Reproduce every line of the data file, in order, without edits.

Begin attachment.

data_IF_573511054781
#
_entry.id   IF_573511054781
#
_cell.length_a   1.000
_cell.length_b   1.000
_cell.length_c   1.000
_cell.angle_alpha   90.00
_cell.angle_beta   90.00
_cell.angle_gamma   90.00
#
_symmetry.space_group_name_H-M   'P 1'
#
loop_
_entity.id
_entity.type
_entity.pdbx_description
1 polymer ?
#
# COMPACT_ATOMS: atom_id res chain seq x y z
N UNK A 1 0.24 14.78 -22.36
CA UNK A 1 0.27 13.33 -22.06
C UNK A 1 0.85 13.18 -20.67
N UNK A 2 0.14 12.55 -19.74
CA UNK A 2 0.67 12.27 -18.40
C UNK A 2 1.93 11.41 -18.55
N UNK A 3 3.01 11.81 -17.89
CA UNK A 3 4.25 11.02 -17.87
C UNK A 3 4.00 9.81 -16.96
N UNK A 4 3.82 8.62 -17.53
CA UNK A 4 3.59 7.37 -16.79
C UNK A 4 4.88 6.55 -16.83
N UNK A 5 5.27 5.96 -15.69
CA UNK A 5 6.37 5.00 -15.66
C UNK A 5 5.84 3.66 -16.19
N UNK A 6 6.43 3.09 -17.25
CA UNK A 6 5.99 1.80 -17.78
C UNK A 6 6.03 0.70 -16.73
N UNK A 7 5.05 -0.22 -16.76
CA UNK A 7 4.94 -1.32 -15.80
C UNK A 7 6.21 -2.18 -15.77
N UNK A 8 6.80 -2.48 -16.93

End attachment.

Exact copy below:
data_IF_573511054781
#
_entry.id   IF_573511054781
#
_cell.length_a   1.000
_cell.length_b   1.000
_cell.length_c   1.000
_cell.angle_alpha   90.00
_cell.angle_beta   90.00
_cell.angle_gamma   90.00
#
_symmetry.space_group_name_H-M   'P 1'
#
loop_
_entity.id
_entity.type
_entity.pdbx_description
1 polymer ?
#
# COMPACT_ATOMS: atom_id res chain seq x y z
N UNK A 1 0.24 14.78 -22.36
CA UNK A 1 0.27 13.33 -22.06
C UNK A 1 0.85 13.18 -20.67
N UNK A 2 0.14 12.55 -19.74
CA UNK A 2 0.67 12.27 -18.40
C UNK A 2 1.93 11.41 -18.55
N UNK A 3 3.01 11.81 -17.89
CA UNK A 3 4.25 11.02 -17.87
C UNK A 3 4.00 9.81 -16.96
N UNK A 4 3.82 8.62 -17.53
CA UNK A 4 3.59 7.37 -16.79
C UNK A 4 4.88 6.55 -16.83
N UNK A 5 5.27 5.96 -15.69
CA UNK A 5 6.37 5.00 -15.66
C UNK A 5 5.84 3.66 -16.19
N UNK A 6 6.43 3.09 -17.25
CA UNK A 6 5.99 1.80 -17.78
C UNK A 6 6.03 0.70 -16.73
N UNK A 7 5.05 -0.22 -16.76
CA UNK A 7 4.94 -1.32 -15.80
C UNK A 7 6.21 -2.18 -15.77
N UNK A 8 6.80 -2.48 -16.93